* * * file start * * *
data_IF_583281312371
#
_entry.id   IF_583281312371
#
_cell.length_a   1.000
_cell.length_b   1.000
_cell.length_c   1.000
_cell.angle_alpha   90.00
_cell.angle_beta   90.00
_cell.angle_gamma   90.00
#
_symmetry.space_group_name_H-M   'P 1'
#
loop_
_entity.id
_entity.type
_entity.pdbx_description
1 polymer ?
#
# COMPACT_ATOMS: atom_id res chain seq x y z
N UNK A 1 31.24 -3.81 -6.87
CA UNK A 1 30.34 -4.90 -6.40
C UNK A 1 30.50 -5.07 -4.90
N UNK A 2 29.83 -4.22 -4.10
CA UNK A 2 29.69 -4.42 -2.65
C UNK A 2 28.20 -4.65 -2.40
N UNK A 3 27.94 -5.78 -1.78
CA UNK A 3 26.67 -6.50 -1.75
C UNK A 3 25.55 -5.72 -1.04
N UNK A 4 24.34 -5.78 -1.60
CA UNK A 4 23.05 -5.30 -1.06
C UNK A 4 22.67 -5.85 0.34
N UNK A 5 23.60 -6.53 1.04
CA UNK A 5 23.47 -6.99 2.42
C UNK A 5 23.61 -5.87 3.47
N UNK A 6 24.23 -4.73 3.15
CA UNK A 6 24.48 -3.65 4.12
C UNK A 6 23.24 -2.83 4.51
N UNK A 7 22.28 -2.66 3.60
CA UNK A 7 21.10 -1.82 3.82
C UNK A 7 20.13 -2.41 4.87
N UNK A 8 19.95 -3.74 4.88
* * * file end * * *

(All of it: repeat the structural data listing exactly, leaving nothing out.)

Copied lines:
data_IF_583281312371
#
_entry.id   IF_583281312371
#
_cell.length_a   1.000
_cell.length_b   1.000
_cell.length_c   1.000
_cell.angle_alpha   90.00
_cell.angle_beta   90.00
_cell.angle_gamma   90.00
#
_symmetry.space_group_name_H-M   'P 1'
#
loop_
_entity.id
_entity.type
_entity.pdbx_description
1 polymer ?
#
# COMPACT_ATOMS: atom_id res chain seq x y z
N UNK A 1 31.24 -3.81 -6.87
CA UNK A 1 30.34 -4.90 -6.40
C UNK A 1 30.50 -5.07 -4.90
N UNK A 2 29.83 -4.22 -4.10
CA UNK A 2 29.69 -4.42 -2.65
C UNK A 2 28.20 -4.65 -2.40
N UNK A 3 27.94 -5.78 -1.78
CA UNK A 3 26.67 -6.50 -1.75
C UNK A 3 25.55 -5.72 -1.04
N UNK A 4 24.34 -5.78 -1.60
CA UNK A 4 23.05 -5.30 -1.06
C UNK A 4 22.67 -5.85 0.34
N UNK A 5 23.60 -6.53 1.04
CA UNK A 5 23.47 -6.99 2.42
C UNK A 5 23.61 -5.87 3.47
N UNK A 6 24.23 -4.73 3.15
CA UNK A 6 24.48 -3.65 4.12
C UNK A 6 23.24 -2.83 4.51
N UNK A 7 22.28 -2.66 3.60
CA UNK A 7 21.10 -1.82 3.82
C UNK A 7 20.13 -2.41 4.87
N UNK A 8 19.95 -3.74 4.88